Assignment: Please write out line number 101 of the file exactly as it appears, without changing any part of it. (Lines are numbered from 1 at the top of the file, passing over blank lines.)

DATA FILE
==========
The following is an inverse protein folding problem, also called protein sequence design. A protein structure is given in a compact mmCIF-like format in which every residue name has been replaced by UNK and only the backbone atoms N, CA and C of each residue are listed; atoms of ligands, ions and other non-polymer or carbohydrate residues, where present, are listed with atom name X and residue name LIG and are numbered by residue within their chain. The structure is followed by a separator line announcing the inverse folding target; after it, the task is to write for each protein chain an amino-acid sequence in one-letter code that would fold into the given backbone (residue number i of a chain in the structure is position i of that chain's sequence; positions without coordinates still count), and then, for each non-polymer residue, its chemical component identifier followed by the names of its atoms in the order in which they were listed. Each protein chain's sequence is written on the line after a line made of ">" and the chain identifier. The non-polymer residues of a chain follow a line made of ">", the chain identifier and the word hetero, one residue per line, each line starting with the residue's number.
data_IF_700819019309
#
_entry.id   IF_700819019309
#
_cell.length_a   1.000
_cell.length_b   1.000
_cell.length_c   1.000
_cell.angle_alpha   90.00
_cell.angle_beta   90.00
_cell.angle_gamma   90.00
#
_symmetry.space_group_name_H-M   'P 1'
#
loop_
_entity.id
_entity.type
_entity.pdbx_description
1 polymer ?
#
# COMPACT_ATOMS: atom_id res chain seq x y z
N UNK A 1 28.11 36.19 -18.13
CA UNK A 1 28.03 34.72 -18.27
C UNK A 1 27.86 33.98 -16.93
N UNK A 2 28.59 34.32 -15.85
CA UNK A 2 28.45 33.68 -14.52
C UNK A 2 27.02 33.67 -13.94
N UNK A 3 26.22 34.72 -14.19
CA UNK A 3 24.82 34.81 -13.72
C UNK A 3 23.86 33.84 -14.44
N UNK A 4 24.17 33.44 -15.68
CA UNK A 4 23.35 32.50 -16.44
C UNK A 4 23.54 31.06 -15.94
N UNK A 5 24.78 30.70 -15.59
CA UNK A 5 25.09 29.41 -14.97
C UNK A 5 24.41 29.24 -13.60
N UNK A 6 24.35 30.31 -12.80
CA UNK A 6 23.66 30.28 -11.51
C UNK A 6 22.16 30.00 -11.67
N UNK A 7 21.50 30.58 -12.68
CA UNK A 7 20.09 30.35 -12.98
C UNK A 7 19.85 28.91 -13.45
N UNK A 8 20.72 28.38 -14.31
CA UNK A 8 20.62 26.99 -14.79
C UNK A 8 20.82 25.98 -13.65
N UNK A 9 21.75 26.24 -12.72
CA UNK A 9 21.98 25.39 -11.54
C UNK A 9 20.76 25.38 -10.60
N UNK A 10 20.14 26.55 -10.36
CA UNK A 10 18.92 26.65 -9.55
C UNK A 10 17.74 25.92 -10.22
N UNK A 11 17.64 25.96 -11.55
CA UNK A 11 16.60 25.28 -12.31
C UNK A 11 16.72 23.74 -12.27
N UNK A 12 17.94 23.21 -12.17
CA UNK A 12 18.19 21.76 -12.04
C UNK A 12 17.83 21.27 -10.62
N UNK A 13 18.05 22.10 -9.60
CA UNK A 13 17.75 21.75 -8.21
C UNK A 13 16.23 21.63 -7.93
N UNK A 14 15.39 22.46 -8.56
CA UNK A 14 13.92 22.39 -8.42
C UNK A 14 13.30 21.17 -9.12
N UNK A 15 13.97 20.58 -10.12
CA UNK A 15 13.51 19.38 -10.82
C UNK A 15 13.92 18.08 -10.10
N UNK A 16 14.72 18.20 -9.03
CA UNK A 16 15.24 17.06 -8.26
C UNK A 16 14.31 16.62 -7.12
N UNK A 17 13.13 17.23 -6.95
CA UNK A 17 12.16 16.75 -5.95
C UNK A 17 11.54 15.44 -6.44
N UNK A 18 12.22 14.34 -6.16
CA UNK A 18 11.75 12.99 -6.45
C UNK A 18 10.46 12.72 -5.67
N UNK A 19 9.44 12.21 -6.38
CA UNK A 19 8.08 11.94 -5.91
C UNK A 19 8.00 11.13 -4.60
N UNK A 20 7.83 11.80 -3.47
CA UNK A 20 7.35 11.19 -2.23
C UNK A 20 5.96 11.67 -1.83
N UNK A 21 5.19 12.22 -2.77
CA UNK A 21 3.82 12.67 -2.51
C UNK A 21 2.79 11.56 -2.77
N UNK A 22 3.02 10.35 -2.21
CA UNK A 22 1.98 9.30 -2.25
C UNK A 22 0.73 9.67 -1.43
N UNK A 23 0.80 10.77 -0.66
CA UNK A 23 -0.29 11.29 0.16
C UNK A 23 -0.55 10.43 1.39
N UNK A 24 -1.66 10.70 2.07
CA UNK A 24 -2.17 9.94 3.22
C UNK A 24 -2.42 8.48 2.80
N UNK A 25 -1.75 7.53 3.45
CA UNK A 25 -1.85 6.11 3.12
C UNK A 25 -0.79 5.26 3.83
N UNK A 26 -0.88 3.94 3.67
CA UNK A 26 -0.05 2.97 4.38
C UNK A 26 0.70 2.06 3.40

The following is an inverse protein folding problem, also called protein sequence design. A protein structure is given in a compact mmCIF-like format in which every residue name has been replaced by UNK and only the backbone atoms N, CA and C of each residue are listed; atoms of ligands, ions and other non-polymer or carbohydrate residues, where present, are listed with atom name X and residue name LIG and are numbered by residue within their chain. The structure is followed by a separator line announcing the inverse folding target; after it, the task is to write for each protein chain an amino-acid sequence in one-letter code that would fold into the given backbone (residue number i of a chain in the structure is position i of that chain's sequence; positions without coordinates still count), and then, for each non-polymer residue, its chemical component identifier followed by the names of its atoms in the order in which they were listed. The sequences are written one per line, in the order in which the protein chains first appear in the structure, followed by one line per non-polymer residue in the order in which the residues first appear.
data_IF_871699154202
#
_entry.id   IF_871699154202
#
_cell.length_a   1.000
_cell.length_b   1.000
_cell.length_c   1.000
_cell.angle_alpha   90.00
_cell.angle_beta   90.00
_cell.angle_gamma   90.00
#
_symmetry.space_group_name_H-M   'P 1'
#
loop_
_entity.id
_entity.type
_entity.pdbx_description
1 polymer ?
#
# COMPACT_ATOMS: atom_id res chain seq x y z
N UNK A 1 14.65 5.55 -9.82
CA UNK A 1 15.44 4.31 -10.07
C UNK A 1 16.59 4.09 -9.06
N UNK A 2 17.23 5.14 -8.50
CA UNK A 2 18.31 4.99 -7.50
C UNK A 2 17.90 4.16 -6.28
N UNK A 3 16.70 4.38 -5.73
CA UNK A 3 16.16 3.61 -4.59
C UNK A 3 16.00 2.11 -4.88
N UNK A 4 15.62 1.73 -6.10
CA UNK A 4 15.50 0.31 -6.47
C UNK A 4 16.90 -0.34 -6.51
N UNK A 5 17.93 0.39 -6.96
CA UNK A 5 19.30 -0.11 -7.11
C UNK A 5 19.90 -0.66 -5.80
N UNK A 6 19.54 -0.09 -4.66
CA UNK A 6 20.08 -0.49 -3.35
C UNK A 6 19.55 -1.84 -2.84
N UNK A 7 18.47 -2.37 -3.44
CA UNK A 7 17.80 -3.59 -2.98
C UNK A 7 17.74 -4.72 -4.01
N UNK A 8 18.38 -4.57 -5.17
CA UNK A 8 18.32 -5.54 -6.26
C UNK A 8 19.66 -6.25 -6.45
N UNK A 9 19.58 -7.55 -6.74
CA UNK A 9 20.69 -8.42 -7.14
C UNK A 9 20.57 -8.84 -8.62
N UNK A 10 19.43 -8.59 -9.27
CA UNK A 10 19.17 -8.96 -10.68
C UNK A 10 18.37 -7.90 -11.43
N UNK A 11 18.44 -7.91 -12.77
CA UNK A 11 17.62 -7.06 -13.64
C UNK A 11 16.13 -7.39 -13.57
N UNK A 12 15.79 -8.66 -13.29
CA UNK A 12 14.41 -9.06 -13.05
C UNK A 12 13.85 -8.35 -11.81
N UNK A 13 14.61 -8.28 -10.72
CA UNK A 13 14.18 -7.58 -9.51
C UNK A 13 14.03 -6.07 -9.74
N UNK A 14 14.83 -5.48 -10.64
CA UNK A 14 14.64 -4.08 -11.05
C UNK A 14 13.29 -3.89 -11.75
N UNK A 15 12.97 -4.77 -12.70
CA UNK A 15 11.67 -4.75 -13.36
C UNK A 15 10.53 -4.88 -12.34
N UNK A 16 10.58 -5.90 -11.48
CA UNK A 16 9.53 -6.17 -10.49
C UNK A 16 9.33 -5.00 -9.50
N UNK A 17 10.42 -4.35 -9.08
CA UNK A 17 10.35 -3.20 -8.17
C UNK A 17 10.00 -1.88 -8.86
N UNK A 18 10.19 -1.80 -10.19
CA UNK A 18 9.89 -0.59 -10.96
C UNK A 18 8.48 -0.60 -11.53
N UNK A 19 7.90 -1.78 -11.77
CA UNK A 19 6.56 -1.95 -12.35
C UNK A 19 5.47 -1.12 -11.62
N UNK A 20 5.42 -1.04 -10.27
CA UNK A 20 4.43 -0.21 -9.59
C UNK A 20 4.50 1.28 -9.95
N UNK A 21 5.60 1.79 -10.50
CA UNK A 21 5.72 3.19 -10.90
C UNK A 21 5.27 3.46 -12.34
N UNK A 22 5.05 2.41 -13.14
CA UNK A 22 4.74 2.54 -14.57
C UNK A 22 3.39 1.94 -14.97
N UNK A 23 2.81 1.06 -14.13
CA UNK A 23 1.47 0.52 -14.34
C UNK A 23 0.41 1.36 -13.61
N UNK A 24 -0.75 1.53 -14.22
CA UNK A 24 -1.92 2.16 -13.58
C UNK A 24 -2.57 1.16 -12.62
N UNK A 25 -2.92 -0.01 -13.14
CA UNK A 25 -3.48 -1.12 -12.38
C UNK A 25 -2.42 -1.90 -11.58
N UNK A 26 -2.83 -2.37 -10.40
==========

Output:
data_IF_871699154202